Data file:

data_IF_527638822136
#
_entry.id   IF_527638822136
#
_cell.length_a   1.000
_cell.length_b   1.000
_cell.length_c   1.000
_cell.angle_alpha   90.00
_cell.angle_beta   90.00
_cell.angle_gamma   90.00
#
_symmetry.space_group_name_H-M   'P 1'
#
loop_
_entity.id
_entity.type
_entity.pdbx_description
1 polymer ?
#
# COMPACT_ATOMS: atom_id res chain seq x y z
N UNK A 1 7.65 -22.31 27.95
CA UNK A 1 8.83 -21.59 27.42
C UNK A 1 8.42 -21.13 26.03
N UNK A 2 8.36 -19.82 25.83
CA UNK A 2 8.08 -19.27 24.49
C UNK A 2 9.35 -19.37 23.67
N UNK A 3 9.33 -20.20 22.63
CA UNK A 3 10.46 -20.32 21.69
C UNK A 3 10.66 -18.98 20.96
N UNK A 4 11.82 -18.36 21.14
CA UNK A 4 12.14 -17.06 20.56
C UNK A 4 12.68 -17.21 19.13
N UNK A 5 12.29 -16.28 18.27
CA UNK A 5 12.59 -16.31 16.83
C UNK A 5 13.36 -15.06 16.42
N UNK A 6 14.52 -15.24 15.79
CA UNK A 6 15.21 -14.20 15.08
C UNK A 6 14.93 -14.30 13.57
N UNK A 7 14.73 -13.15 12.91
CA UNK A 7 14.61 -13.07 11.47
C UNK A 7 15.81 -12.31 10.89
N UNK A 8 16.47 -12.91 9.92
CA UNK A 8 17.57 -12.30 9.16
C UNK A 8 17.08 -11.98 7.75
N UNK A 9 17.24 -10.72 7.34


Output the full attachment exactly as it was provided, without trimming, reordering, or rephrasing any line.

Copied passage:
data_IF_527638822136
#
_entry.id   IF_527638822136
#
_cell.length_a   1.000
_cell.length_b   1.000
_cell.length_c   1.000
_cell.angle_alpha   90.00
_cell.angle_beta   90.00
_cell.angle_gamma   90.00
#
_symmetry.space_group_name_H-M   'P 1'
#
loop_
_entity.id
_entity.type
_entity.pdbx_description
1 polymer ?
#
# COMPACT_ATOMS: atom_id res chain seq x y z
N UNK A 1 7.65 -22.31 27.95
CA UNK A 1 8.83 -21.59 27.42
C UNK A 1 8.42 -21.13 26.03
N UNK A 2 8.36 -19.82 25.83
CA UNK A 2 8.08 -19.27 24.49
C UNK A 2 9.35 -19.37 23.67
N UNK A 3 9.33 -20.20 22.63
CA UNK A 3 10.46 -20.32 21.69
C UNK A 3 10.66 -18.98 20.96
N UNK A 4 11.82 -18.36 21.14
CA UNK A 4 12.14 -17.06 20.56
C UNK A 4 12.68 -17.21 19.13
N UNK A 5 12.29 -16.28 18.27
CA UNK A 5 12.59 -16.31 16.83
C UNK A 5 13.36 -15.06 16.42
N UNK A 6 14.52 -15.24 15.79
CA UNK A 6 15.21 -14.20 15.08
C UNK A 6 14.93 -14.30 13.57
N UNK A 7 14.73 -13.15 12.91
CA UNK A 7 14.61 -13.07 11.47
C UNK A 7 15.81 -12.31 10.89
N UNK A 8 16.47 -12.91 9.92
CA UNK A 8 17.57 -12.30 9.16
C UNK A 8 17.08 -11.98 7.75
N UNK A 9 17.24 -10.72 7.34